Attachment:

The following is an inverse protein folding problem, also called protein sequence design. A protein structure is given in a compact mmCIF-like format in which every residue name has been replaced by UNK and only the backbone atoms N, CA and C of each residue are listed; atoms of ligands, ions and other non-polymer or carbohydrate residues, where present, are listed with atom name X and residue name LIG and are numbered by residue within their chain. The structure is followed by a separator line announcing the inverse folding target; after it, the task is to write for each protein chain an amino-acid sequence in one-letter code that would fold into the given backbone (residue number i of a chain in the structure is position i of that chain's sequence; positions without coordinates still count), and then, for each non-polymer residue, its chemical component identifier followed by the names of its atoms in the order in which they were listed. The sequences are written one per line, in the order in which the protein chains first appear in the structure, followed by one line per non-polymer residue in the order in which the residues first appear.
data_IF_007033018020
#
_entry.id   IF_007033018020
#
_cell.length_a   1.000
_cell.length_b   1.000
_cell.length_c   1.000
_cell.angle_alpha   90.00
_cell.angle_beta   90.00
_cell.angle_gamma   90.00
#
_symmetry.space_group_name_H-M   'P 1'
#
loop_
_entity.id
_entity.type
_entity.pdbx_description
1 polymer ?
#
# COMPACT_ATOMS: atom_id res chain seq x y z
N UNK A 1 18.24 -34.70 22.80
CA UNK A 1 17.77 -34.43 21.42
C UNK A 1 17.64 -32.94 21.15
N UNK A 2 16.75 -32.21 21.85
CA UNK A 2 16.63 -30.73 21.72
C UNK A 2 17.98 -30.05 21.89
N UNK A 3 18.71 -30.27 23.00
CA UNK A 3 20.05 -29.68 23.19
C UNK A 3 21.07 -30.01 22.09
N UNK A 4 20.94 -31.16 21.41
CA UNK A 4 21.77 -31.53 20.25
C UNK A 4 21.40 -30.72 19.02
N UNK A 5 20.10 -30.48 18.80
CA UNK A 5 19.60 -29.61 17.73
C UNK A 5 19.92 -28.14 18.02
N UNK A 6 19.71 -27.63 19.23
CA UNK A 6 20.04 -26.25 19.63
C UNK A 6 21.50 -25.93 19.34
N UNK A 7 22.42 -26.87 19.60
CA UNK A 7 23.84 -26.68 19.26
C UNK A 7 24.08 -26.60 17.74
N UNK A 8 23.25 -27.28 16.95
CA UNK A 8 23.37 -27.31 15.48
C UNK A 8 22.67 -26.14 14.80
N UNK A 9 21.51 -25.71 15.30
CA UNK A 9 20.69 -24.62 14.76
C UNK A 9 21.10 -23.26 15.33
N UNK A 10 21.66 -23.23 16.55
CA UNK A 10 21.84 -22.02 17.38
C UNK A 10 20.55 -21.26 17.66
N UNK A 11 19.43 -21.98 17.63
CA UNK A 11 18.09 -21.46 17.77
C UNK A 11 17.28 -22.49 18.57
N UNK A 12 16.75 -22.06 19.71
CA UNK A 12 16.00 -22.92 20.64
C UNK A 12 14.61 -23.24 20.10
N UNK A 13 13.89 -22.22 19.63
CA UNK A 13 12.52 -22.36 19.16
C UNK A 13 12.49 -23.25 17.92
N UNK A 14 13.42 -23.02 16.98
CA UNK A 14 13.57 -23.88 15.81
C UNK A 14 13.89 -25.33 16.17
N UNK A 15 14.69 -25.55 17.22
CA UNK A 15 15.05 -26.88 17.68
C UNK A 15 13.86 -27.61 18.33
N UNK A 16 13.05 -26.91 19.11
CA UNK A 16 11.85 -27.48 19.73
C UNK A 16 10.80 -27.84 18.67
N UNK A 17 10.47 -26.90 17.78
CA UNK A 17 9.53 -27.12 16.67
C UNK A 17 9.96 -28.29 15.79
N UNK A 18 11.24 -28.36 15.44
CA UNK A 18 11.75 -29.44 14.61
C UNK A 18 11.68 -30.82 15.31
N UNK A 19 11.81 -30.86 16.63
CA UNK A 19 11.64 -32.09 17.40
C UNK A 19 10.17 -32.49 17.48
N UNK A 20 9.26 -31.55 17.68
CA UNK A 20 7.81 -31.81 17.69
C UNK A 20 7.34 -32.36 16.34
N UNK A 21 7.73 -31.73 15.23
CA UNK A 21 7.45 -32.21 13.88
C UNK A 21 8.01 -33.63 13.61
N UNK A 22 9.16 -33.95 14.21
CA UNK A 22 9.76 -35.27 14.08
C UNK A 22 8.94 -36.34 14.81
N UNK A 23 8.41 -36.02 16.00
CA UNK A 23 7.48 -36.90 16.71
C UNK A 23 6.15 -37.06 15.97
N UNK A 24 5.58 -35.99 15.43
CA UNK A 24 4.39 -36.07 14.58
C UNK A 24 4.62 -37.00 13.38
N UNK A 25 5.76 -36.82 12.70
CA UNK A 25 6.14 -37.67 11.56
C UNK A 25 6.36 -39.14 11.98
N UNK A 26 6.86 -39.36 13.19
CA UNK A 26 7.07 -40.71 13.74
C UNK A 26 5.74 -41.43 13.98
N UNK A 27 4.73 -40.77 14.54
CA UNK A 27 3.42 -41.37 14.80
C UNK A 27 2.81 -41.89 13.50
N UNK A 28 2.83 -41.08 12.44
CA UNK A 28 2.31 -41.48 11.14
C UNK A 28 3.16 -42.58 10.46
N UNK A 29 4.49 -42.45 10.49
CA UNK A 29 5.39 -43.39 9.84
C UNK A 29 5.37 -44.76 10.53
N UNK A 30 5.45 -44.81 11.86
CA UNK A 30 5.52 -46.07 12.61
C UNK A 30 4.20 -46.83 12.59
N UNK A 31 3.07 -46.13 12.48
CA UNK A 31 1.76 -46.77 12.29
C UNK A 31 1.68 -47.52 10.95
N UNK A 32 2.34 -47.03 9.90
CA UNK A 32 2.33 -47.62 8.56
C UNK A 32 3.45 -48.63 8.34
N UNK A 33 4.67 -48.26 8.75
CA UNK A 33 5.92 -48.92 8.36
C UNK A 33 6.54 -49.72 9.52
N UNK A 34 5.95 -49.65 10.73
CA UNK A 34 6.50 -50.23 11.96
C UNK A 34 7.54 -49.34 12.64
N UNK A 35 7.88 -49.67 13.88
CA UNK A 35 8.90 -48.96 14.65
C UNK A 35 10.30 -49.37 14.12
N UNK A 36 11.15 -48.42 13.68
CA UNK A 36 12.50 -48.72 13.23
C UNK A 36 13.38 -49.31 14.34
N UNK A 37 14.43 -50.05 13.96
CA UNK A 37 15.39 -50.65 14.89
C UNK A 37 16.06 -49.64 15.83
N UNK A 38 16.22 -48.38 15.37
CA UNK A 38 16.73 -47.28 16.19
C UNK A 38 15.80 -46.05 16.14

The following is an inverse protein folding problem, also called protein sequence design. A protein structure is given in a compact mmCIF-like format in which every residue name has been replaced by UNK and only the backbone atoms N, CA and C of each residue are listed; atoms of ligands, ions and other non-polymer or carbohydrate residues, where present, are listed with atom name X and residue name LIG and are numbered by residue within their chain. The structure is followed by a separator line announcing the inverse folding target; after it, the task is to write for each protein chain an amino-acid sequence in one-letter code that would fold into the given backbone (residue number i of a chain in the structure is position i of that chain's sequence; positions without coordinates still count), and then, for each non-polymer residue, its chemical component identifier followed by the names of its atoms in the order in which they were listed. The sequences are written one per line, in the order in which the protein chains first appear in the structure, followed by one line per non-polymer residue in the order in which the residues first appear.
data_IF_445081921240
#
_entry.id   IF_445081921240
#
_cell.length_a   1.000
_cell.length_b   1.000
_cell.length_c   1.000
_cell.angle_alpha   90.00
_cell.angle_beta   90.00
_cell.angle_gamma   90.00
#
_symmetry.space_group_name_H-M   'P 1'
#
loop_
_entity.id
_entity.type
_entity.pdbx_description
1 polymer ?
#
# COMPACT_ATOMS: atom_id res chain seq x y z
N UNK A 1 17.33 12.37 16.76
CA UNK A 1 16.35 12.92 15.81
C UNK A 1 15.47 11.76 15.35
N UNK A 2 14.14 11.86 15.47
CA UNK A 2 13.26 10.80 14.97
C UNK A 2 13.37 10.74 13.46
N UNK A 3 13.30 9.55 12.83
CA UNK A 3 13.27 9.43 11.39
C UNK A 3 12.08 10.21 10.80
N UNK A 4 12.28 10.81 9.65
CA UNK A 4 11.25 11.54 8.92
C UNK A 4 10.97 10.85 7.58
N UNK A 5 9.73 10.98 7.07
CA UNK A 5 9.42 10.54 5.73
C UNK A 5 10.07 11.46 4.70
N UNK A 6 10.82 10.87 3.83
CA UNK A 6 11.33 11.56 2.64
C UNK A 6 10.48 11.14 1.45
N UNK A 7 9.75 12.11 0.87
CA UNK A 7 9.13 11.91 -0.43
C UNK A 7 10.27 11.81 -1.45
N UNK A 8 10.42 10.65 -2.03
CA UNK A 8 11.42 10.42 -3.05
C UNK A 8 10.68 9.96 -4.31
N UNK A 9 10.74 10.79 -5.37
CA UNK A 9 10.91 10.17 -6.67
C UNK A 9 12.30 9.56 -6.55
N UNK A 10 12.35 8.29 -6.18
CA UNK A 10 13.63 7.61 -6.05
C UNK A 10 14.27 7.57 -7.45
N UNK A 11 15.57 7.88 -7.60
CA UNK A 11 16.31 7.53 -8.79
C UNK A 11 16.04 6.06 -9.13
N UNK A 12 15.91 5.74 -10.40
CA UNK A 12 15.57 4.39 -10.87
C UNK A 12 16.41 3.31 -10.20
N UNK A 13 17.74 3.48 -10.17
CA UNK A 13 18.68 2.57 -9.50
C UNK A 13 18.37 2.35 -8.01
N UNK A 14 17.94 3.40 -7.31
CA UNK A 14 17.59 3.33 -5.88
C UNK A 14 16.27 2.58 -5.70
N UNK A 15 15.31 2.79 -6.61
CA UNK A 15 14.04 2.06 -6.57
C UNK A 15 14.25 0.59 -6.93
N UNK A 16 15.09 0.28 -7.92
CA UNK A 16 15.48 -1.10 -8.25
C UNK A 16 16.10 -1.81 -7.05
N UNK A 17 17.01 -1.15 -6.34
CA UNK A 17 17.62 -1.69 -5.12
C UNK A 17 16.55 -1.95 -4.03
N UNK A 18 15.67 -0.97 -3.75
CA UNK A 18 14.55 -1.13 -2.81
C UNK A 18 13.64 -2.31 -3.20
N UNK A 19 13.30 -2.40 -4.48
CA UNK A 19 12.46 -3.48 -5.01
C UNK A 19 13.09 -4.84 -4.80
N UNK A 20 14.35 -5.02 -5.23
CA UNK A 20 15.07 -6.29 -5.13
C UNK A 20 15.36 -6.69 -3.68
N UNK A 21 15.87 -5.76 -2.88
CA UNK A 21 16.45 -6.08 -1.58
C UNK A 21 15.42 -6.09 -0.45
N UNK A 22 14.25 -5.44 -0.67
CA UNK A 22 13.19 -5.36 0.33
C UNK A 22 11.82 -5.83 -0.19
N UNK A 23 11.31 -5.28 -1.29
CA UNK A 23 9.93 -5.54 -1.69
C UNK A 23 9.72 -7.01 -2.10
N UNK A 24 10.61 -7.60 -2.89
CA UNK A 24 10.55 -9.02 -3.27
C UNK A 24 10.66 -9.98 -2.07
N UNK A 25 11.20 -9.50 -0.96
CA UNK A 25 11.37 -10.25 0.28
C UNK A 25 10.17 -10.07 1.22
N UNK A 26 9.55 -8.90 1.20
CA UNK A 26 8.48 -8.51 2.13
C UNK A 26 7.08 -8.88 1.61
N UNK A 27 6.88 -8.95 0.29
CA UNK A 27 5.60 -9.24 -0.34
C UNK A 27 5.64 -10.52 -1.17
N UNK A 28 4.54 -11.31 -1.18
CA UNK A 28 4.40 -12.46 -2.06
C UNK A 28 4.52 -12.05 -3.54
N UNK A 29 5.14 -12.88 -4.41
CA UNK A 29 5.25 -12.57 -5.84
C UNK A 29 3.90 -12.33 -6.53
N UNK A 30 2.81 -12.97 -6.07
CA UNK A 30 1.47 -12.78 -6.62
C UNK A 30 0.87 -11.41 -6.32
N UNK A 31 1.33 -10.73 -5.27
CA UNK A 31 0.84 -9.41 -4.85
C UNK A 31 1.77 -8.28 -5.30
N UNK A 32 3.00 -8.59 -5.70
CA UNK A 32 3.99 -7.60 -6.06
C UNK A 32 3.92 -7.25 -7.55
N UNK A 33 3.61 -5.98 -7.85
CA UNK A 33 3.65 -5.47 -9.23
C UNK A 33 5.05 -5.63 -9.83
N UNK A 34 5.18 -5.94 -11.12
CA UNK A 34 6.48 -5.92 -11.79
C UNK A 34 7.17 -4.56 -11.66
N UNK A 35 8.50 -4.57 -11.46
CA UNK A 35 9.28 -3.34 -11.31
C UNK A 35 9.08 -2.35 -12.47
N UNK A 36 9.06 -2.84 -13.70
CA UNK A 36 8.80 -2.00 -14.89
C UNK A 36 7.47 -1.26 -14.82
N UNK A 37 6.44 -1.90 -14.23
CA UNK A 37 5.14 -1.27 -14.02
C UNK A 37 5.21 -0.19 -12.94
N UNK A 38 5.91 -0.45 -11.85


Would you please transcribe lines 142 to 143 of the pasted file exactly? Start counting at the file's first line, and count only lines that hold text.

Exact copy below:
_cell.length_b   1.000
_cell.length_c   1.000